The Golden Watch

My dad is 57 years old. When he started working, the official retirement age was 65, but actually, most men retired at 62. Today, the official retirement age is 67, and most men retire at 64. Politicians are even discussing pension at 70! Who knows when he’ll actually get to drop the proverbial hammer.

Luckily, my dad likes his job. Ever since a publicly traded company bought his medium-sized firm, however, they’ve been accelerating the pace. Calls with China in the morning, calls with Europe after lunch, and calls with America at night. More revenue! Higher share price! Faster, faster, faster!

I don’t think at 57, you want to be accelerating. You want to slow down. Transition gently into the second half of your life. You needn’t stop working altogether, but cranking up the heat probably isn’t the best idea. At my dad’s company, the entire management team is around his age. Some have already quit for health-related reasons. Others are showing signs of burnout. Within ten years, they’ll all be gone, but I doubt any of them will get a golden watch.

Nowadays, the golden watch is a meme. Millennials often make fun of boomers for aspiring to so little. “How boring is it to work for one company for your whole life? You shouldn’t work for any company! You should be an artist/freelancer/entrepreneur!”

In my third semester of college, I saw a video called “All Work and All Play.” The narrator spoke of a “forever-beta” world in which nothing is ever finished. Work is now permeating every aspect of our lives, he said. We must adapt, travel lightly from gig to gig, and maintain up to date social profiles. If we do all that, we’ll get to do what we love. That was the message.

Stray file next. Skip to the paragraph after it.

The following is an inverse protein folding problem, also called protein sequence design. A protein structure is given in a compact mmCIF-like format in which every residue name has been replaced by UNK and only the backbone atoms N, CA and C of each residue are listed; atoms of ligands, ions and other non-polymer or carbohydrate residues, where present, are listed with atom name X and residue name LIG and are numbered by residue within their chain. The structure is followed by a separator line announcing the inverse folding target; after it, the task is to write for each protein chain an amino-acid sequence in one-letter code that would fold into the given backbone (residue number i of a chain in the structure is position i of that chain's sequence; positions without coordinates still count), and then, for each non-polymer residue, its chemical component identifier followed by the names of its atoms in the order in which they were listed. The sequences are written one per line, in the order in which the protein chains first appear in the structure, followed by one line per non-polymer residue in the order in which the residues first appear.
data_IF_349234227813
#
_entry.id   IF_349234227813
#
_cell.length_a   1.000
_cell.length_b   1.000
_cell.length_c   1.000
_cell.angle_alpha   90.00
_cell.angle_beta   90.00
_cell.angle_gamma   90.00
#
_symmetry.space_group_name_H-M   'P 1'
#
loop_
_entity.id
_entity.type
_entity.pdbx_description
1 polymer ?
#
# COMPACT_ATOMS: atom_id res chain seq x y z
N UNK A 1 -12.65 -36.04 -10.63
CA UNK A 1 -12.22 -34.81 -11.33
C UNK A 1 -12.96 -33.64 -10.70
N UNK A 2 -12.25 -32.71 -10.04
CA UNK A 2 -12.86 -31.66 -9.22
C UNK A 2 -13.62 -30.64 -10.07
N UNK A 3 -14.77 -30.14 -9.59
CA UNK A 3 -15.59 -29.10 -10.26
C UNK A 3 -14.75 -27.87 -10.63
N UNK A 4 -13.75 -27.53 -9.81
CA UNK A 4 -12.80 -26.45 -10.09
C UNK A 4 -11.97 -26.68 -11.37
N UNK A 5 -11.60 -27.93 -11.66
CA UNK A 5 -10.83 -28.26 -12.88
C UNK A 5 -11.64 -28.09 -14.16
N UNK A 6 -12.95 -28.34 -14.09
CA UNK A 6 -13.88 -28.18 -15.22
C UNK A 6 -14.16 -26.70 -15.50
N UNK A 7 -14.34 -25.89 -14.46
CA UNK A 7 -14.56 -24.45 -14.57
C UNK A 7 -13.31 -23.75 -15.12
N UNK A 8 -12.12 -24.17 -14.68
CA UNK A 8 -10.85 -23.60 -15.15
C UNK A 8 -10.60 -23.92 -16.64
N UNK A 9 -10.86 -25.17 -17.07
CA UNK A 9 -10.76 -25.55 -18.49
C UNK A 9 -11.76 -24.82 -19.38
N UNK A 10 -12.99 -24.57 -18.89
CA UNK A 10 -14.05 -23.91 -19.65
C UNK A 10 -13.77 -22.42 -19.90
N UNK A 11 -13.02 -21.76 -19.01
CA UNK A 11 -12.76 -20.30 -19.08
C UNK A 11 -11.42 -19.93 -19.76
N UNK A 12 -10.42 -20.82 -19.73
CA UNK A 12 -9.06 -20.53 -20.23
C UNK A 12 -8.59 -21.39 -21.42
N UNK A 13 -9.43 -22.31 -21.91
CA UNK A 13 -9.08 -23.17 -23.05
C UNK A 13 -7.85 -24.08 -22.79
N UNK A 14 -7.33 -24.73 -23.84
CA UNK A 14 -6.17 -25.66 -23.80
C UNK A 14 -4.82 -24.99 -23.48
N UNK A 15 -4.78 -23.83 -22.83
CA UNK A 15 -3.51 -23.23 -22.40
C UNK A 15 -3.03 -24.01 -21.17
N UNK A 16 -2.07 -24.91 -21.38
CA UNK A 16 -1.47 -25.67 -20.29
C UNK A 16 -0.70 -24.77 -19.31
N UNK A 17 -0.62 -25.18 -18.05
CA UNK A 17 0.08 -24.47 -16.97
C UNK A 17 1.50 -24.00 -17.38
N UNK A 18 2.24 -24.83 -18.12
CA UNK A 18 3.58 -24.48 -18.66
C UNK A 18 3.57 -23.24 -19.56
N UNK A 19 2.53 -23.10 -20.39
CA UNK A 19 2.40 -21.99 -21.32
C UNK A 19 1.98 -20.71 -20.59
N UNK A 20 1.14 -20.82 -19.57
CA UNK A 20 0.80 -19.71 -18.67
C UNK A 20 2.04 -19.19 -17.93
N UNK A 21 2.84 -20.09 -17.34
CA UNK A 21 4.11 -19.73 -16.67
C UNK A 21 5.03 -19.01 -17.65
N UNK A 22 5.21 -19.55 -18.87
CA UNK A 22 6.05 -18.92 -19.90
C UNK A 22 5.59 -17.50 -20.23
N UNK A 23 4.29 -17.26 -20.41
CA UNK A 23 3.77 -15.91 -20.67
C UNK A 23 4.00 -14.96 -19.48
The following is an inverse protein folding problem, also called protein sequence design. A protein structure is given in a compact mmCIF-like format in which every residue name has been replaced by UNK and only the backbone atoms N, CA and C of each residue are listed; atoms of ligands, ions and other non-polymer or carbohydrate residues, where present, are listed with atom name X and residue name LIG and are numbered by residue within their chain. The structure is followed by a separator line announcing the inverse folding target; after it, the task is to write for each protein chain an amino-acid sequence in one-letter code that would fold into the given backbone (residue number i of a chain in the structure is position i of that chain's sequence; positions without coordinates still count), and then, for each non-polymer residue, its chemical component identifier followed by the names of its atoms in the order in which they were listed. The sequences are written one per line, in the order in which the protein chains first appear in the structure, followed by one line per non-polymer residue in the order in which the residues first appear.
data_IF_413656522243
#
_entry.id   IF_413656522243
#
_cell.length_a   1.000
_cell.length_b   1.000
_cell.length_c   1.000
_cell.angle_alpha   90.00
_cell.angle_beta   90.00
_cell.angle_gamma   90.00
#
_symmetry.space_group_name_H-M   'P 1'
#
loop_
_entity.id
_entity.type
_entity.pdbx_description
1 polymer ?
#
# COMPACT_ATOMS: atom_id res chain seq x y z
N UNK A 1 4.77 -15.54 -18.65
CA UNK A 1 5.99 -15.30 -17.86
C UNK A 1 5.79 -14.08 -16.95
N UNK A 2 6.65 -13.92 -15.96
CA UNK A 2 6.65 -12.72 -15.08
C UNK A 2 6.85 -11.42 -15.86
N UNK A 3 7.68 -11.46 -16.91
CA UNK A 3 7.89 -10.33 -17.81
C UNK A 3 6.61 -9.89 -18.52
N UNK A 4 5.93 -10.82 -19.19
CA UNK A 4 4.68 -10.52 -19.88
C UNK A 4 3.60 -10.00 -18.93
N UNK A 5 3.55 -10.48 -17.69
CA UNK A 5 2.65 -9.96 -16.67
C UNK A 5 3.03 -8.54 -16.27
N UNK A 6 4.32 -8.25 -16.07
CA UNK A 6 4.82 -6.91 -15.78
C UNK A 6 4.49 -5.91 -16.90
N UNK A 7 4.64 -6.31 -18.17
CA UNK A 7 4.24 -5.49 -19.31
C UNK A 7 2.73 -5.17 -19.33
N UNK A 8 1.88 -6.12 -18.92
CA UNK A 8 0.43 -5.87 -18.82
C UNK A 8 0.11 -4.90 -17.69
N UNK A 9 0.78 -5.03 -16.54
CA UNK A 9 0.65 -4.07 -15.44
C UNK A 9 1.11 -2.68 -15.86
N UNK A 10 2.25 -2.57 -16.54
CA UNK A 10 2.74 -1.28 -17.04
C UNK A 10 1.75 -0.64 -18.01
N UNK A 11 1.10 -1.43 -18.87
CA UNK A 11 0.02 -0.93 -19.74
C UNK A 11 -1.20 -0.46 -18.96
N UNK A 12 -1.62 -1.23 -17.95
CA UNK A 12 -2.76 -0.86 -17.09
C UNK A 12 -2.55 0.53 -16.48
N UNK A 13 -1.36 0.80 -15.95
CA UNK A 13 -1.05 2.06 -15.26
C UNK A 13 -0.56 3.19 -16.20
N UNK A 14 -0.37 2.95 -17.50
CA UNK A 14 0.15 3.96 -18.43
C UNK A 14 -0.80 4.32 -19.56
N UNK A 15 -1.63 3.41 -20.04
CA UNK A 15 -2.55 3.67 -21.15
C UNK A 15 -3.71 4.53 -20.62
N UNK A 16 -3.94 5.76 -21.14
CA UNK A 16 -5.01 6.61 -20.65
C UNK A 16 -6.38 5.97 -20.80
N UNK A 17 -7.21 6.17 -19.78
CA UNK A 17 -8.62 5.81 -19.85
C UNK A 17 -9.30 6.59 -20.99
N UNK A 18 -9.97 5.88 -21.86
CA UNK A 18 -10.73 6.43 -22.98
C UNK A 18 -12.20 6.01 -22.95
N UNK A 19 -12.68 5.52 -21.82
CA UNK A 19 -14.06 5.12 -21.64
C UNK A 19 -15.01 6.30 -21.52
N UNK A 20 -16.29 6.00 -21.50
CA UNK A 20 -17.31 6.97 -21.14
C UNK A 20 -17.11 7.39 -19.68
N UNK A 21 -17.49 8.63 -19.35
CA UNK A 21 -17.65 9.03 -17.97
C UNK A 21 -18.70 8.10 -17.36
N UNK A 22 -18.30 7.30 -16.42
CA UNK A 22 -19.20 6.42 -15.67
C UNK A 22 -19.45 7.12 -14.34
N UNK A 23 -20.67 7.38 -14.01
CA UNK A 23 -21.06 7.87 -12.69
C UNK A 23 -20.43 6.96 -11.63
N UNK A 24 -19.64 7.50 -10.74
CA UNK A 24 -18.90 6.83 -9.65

Ten years later, I look around the world, and I can’t help but think that, right now, a lot of people would probably kill for the prospect of a golden watch. They’d take a portion of golden fries, I think, if only they could count on the promise of job security.

“Prior to the 1980s, it was common for people to work a lifetime for one company,” Simon Sinek writes in The Infinite Game. “The company took care of them and they took care of the company. Trust, pride and loyalty flowed in both directions. And at the end of their careers these long-time employees would get their proverbial gold watch. I don’t think getting a gold watch is even a thing anymore. These days, we either leave or are asked to leave long before we would ever earn one.”

My dad has been at his company for 23 years. I’m fairly certain he’ll get to stay for another ten, or however long he needs to stay until retirement. That’s more than most people starting to work now will ever get to say. “Screw the watch! Just tell me my laptop will still be on my desk tomorrow, please.”

All work and all play. That life can be fun for a while. But not at 57. And unless you feel financially secure, the party ends pretty quickly in any job.

Life is a cycle of cycles. Everything returns. What once represented a steady, slow-growing, meaningful career came to be known as a symbol of drudgery and oppression — until any stability whatsoever went out the window. Suddenly, the golden watch once again seems like a dream.

Whether you’re set to retire in 30 years or three months, remember: There’s always someone who thinks the grass is greener on your side of the fence, but if we want the ups and downs to balance out, all we have to do is water the ground right where we stand.